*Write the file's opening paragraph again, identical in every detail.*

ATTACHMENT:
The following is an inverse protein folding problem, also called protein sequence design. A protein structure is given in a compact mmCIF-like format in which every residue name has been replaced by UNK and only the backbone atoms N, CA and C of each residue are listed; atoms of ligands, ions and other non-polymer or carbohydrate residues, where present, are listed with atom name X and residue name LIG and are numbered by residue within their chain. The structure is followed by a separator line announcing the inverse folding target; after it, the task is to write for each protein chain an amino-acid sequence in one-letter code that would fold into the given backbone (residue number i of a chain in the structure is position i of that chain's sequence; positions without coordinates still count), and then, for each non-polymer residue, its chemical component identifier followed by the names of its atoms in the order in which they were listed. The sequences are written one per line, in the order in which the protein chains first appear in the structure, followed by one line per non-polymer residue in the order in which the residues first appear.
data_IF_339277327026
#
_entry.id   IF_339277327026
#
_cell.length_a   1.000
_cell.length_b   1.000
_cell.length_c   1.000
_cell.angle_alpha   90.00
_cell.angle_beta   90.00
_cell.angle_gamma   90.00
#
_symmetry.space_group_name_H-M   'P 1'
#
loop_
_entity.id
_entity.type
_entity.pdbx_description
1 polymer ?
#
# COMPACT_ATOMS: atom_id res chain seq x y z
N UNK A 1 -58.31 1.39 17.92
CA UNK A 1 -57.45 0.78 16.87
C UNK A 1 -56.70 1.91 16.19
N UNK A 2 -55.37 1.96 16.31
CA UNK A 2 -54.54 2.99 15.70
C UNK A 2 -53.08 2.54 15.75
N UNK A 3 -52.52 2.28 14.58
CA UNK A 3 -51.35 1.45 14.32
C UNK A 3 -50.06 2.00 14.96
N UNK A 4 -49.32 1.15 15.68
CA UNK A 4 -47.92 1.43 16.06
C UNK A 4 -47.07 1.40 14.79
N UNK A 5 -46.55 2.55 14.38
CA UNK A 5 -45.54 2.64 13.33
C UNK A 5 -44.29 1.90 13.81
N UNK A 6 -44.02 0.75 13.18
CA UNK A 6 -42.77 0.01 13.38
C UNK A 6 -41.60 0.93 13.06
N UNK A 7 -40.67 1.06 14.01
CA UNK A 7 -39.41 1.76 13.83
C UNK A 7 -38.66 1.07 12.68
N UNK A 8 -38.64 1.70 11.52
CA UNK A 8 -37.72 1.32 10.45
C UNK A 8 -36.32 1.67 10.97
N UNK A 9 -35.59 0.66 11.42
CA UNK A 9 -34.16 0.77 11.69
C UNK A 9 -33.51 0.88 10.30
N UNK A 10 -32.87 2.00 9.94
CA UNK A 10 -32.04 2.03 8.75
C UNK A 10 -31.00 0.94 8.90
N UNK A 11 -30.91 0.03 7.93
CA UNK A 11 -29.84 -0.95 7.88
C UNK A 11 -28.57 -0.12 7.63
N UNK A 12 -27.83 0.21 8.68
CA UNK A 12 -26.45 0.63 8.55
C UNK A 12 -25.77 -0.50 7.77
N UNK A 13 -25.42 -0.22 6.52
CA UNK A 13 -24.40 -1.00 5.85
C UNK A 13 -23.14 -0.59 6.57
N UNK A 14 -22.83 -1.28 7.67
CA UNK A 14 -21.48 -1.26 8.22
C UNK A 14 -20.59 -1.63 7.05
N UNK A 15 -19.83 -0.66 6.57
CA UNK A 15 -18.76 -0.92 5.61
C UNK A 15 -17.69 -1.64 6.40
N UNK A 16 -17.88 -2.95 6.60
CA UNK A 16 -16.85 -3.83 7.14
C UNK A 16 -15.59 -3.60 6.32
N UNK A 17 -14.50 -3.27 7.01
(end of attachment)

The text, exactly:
The following is an inverse protein folding problem, also called protein sequence design. A protein structure is given in a compact mmCIF-like format in which every residue name has been replaced by UNK and only the backbone atoms N, CA and C of each residue are listed; atoms of ligands, ions and other non-polymer or carbohydrate residues, where present, are listed with atom name X and residue name LIG and are numbered by residue within their chain. The structure is followed by a separator line announcing the inverse folding target; after it, the task is to write for each protein chain an amino-acid sequence in one-letter code that would fold into the given backbone (residue number i of a chain in the structure is position i of that chain's sequence; positions without coordinates still count), and then, for each non-polymer residue, its chemical component identifier followed by the names of its atoms in the order in which they were listed. The sequences are written one per line, in the order in which the protein chains first appear in the structure, followed by one line per non-polymer residue in the order in which the residues first appear.